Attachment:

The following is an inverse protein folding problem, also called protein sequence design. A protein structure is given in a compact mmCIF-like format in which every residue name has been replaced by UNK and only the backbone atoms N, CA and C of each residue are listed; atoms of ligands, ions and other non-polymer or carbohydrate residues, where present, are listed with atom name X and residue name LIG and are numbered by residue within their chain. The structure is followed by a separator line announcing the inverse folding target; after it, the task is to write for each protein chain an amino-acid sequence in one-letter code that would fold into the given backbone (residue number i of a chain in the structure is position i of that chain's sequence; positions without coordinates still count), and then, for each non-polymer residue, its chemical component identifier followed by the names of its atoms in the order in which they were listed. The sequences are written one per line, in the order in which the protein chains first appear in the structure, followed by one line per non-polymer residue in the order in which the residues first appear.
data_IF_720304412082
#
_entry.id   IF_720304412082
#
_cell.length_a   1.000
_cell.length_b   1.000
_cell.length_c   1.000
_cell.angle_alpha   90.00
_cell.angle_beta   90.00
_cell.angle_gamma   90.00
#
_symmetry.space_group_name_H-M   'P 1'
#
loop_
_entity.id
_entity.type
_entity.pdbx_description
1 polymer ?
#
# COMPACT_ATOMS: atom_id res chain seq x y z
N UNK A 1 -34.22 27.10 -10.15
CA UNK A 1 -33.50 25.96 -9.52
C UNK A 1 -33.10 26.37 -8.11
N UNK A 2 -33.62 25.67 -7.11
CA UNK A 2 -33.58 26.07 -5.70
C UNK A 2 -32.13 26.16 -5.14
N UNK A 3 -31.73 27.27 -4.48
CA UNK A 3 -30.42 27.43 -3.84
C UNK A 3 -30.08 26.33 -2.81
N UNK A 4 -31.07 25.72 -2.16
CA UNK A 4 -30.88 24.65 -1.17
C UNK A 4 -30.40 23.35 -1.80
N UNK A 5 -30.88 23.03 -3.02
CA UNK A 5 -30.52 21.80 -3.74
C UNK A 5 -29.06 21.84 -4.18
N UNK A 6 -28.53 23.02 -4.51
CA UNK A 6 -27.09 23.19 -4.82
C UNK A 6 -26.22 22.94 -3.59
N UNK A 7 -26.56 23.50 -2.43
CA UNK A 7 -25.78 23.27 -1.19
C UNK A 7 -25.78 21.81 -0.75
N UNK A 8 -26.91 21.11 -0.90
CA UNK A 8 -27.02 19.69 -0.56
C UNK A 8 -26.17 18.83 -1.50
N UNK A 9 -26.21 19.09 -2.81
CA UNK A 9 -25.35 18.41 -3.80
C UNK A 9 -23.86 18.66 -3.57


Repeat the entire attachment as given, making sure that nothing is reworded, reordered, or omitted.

The following is an inverse protein folding problem, also called protein sequence design. A protein structure is given in a compact mmCIF-like format in which every residue name has been replaced by UNK and only the backbone atoms N, CA and C of each residue are listed; atoms of ligands, ions and other non-polymer or carbohydrate residues, where present, are listed with atom name X and residue name LIG and are numbered by residue within their chain. The structure is followed by a separator line announcing the inverse folding target; after it, the task is to write for each protein chain an amino-acid sequence in one-letter code that would fold into the given backbone (residue number i of a chain in the structure is position i of that chain's sequence; positions without coordinates still count), and then, for each non-polymer residue, its chemical component identifier followed by the names of its atoms in the order in which they were listed. The sequences are written one per line, in the order in which the protein chains first appear in the structure, followed by one line per non-polymer residue in the order in which the residues first appear.
data_IF_720304412082
#
_entry.id   IF_720304412082
#
_cell.length_a   1.000
_cell.length_b   1.000
_cell.length_c   1.000
_cell.angle_alpha   90.00
_cell.angle_beta   90.00
_cell.angle_gamma   90.00
#
_symmetry.space_group_name_H-M   'P 1'
#
loop_
_entity.id
_entity.type
_entity.pdbx_description
1 polymer ?
#
# COMPACT_ATOMS: atom_id res chain seq x y z
N UNK A 1 -34.22 27.10 -10.15
CA UNK A 1 -33.50 25.96 -9.52
C UNK A 1 -33.10 26.37 -8.11
N UNK A 2 -33.62 25.67 -7.11
CA UNK A 2 -33.58 26.07 -5.70
C UNK A 2 -32.13 26.16 -5.14
N UNK A 3 -31.73 27.27 -4.48
CA UNK A 3 -30.42 27.43 -3.84
C UNK A 3 -30.08 26.33 -2.81
N UNK A 4 -31.07 25.72 -2.16
CA UNK A 4 -30.88 24.65 -1.17
C UNK A 4 -30.40 23.35 -1.80
N UNK A 5 -30.88 23.03 -3.02
CA UNK A 5 -30.52 21.80 -3.74
C UNK A 5 -29.06 21.84 -4.18
N UNK A 6 -28.53 23.02 -4.51
CA UNK A 6 -27.09 23.19 -4.82
C UNK A 6 -26.22 22.94 -3.59
N UNK A 7 -26.56 23.50 -2.43
CA UNK A 7 -25.78 23.27 -1.19
C UNK A 7 -25.78 21.81 -0.75
N UNK A 8 -26.91 21.11 -0.90
CA UNK A 8 -27.02 19.69 -0.56
C UNK A 8 -26.17 18.83 -1.50
N UNK A 9 -26.21 19.09 -2.81
CA UNK A 9 -25.35 18.41 -3.80
C UNK A 9 -23.86 18.66 -3.57